A worker synchronizes a traffic light on State Road A1A in St. Augustine, FL. | Energy Department Photo |
The intersection of State Road A1A and State Road 312 in St. Augustine is messy at 5 o’clock. On one side, tourists returning from Florida’s beaches try to navigate their way to hotels and restaurants. On the other side, commuters try to make their way to residential neighborhoods.
Cars wait and wait for turn arrows, while some locals cut through fast food parking lots to avoid the red lights.
Waiting at traffic lights not only frustrates drivers, it’s not good for the environment. Idling vehicles use up to several billion gallons of fuel and emit large quantities of air pollution and greenhouse gases each year.
Saving money with shorter stops
St. Johns is tackling the traffic-timing problem.
Through a $276,000 investment from a $438,000 Energy Efficiency and Conservation Block Grant, the county will improve traffic flow by re-synchronizing signals at five major road segments. In total, 23 traffic signals will be retimed and synchronized, resulting in lower fuel consumption, shorter travel times, increased travel speed, less stopping and less engine idling.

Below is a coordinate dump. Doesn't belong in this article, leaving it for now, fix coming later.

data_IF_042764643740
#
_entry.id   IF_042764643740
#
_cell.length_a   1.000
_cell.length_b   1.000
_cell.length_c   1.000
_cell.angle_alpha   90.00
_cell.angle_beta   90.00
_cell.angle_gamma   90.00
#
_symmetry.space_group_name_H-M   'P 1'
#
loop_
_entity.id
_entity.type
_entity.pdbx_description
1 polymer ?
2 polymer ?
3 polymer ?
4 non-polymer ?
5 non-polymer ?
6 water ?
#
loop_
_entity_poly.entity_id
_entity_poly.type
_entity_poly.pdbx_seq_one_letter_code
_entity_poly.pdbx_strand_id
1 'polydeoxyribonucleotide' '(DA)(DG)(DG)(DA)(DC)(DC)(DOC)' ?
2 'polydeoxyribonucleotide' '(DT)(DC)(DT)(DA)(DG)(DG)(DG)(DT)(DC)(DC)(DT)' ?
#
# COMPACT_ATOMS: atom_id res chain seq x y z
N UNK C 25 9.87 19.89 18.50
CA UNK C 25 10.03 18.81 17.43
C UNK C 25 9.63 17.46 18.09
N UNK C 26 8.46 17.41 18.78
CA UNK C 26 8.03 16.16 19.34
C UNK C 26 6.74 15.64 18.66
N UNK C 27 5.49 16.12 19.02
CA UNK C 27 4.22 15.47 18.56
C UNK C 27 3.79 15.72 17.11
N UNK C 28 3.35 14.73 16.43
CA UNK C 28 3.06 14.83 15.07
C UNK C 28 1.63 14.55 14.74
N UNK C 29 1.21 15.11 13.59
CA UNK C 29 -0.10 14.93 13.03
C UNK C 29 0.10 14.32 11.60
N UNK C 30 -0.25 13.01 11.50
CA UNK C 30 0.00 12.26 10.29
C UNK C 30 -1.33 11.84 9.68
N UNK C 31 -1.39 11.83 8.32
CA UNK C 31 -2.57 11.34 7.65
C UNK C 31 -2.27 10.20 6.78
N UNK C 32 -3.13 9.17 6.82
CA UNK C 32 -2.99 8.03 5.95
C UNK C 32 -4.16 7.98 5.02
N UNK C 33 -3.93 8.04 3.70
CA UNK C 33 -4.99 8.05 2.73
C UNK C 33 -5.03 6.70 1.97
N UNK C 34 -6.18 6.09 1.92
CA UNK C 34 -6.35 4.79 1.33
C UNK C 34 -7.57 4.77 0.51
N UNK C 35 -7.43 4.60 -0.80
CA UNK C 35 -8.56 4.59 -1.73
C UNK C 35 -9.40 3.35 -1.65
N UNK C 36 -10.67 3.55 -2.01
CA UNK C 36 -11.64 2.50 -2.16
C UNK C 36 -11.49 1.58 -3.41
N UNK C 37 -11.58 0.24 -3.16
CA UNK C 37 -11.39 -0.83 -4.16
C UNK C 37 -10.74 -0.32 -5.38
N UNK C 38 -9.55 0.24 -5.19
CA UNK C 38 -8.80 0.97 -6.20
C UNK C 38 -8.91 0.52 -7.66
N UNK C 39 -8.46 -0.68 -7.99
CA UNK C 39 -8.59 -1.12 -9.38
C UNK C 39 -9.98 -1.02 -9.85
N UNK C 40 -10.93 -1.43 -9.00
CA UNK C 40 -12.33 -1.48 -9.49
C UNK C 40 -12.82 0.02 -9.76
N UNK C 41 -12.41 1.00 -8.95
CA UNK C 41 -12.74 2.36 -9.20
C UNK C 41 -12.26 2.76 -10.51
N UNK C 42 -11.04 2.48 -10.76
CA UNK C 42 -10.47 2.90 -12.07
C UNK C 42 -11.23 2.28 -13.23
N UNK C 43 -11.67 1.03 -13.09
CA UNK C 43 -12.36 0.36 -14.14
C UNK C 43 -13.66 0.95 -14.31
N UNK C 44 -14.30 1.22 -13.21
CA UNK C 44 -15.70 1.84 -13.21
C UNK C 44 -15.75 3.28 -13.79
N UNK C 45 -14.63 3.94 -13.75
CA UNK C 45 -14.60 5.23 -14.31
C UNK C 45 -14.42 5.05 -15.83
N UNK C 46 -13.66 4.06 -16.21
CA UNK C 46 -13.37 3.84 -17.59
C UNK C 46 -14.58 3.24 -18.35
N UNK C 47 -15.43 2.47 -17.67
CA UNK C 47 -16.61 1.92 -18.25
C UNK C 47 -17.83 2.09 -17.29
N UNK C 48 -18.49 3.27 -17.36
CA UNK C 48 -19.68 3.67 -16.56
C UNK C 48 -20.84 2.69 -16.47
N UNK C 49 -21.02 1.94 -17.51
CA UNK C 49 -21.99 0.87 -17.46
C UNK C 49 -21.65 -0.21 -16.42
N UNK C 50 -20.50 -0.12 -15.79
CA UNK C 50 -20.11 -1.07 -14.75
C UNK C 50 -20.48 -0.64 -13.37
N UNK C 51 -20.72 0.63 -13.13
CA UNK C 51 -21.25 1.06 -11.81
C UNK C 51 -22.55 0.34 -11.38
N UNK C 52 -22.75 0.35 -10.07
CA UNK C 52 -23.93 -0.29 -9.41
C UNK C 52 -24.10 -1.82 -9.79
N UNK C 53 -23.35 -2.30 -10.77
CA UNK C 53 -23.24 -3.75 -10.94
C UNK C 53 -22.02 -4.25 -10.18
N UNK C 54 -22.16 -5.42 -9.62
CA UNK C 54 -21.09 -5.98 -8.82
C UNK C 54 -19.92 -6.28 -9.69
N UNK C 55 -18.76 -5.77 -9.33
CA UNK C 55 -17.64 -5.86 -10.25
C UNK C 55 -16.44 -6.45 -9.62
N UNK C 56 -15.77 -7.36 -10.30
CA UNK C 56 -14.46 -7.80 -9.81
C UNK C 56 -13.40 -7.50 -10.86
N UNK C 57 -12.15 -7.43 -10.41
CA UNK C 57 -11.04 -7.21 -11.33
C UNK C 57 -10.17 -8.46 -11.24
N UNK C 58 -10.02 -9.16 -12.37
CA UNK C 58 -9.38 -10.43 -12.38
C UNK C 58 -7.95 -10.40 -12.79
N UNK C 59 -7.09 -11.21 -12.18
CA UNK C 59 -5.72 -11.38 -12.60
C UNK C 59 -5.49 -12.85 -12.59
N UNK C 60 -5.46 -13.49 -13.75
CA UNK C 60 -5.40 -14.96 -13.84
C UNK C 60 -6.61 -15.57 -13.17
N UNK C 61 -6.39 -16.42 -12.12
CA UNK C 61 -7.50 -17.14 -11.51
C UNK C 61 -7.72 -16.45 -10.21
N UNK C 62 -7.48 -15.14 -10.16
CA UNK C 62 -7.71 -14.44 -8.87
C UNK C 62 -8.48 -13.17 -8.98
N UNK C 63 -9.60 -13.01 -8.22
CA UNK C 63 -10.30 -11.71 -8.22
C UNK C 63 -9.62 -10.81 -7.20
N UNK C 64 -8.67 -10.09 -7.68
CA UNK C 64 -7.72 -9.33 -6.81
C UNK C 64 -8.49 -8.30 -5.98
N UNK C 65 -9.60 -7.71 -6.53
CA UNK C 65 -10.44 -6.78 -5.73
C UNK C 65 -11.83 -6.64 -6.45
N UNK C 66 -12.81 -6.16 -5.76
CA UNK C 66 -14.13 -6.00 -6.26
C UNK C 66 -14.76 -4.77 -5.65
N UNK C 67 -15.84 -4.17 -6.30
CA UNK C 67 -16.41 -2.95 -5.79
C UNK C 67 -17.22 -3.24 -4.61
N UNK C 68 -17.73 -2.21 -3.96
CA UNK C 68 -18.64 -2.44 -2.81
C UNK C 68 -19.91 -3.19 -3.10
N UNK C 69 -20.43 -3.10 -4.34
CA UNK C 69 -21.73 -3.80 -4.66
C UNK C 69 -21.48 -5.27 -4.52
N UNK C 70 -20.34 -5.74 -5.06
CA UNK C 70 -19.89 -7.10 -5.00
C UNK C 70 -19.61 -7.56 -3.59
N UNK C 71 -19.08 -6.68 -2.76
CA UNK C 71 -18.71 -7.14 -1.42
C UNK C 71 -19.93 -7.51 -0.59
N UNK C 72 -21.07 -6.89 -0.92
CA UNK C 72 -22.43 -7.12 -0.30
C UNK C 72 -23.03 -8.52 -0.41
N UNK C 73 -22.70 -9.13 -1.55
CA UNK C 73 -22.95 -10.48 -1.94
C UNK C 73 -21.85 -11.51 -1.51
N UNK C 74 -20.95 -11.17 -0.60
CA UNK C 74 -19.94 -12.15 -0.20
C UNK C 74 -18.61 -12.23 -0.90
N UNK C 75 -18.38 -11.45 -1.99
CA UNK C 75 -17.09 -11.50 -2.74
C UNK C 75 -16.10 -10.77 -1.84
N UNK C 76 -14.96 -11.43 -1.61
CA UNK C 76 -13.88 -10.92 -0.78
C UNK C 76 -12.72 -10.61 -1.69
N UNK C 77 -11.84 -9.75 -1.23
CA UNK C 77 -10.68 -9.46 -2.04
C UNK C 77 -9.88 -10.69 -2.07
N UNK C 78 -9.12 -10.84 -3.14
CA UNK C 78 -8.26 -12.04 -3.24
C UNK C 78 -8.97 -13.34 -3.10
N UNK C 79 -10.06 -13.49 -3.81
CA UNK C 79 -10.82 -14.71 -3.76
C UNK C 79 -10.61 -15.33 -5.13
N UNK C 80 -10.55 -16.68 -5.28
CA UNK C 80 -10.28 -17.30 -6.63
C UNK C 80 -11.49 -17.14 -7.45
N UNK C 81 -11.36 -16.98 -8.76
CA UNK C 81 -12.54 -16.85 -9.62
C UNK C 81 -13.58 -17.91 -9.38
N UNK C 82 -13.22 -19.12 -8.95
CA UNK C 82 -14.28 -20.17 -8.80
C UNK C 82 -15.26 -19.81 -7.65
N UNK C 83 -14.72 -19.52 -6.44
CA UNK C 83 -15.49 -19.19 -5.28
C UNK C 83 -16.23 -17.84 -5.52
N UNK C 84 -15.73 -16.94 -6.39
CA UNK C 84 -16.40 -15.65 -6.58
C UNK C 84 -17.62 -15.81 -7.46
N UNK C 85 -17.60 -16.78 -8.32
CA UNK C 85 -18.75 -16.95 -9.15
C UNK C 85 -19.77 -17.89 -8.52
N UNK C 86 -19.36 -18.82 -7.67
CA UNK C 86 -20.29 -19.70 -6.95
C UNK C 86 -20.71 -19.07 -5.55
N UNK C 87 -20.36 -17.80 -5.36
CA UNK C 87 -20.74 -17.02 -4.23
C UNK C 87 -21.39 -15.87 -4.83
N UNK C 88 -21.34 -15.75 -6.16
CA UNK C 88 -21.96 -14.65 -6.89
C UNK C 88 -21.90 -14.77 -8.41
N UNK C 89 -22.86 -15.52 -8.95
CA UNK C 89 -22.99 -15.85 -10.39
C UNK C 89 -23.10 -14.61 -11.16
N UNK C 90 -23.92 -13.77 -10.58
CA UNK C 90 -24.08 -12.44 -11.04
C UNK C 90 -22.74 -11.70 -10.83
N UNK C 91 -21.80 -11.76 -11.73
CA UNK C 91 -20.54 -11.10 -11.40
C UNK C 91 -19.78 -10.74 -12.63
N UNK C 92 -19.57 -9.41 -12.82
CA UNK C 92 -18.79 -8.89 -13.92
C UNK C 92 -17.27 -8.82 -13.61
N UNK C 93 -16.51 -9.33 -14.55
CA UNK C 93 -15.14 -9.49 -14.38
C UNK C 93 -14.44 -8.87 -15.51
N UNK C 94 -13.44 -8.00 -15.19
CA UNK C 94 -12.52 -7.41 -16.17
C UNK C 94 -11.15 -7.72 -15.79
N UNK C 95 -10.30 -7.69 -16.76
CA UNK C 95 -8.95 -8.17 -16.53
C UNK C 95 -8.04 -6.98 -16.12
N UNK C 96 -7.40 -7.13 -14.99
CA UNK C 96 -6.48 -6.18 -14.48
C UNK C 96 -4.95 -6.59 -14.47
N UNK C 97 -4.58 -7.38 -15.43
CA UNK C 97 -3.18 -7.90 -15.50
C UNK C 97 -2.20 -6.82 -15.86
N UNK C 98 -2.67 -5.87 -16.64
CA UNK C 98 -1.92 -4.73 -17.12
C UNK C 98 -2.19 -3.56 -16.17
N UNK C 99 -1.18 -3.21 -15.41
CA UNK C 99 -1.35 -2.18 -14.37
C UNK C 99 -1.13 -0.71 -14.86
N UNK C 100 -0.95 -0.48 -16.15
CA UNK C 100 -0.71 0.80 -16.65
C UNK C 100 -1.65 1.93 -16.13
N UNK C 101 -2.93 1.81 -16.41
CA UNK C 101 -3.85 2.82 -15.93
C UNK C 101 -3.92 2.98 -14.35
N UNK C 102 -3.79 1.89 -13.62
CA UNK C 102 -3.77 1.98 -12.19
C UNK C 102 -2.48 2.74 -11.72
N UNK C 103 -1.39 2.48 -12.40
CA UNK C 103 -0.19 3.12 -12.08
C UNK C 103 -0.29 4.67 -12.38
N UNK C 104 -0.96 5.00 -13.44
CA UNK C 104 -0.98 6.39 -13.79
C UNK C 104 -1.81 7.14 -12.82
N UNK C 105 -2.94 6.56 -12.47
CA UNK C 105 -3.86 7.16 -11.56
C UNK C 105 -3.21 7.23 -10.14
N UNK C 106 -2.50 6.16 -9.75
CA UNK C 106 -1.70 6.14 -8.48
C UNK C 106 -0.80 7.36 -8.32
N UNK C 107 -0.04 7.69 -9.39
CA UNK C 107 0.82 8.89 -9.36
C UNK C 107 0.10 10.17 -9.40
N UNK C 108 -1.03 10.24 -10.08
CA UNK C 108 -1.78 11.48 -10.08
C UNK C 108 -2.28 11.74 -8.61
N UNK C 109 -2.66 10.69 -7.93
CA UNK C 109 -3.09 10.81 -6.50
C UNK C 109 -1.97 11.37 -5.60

The county estimates drivers will save nearly 729,000 gallons of gasoline and reduce CO2 emissions by more than 2,200 metric tons annually.
“These are major arterials in the county,” says Jay Kamys, special projects coordinator with the St. Johns Board of County Commissioners. “The changes at these intersections will affect traffic flow. We’re looking to get the most bang for our buck effecting these changes with a well thought out and targeted plan.”
Change requires prep
The county is hiring a consultant who specializes in traffic light synchronization to provide the engineering reports for the project. The program is scheduled to be completed by April 2012.
“We can’t just say we’re going to change the signals in one day,” says Kamys. “It’s far more complicated than most people think.”
There is a substantial amount of preparation that needs to be done before the actual changing process can begin, including traffic counts at major intersections—how many cars go through and how long do they wait—and figuring out timing between sets of lights.
On top of that, there are other things to consider, like left-turn-only lanes and no-right-on-reds.
“Turning movements can be different depending on the day of the week and time of day,” says Kamys. “There are a lot of factors to consider with these lights.”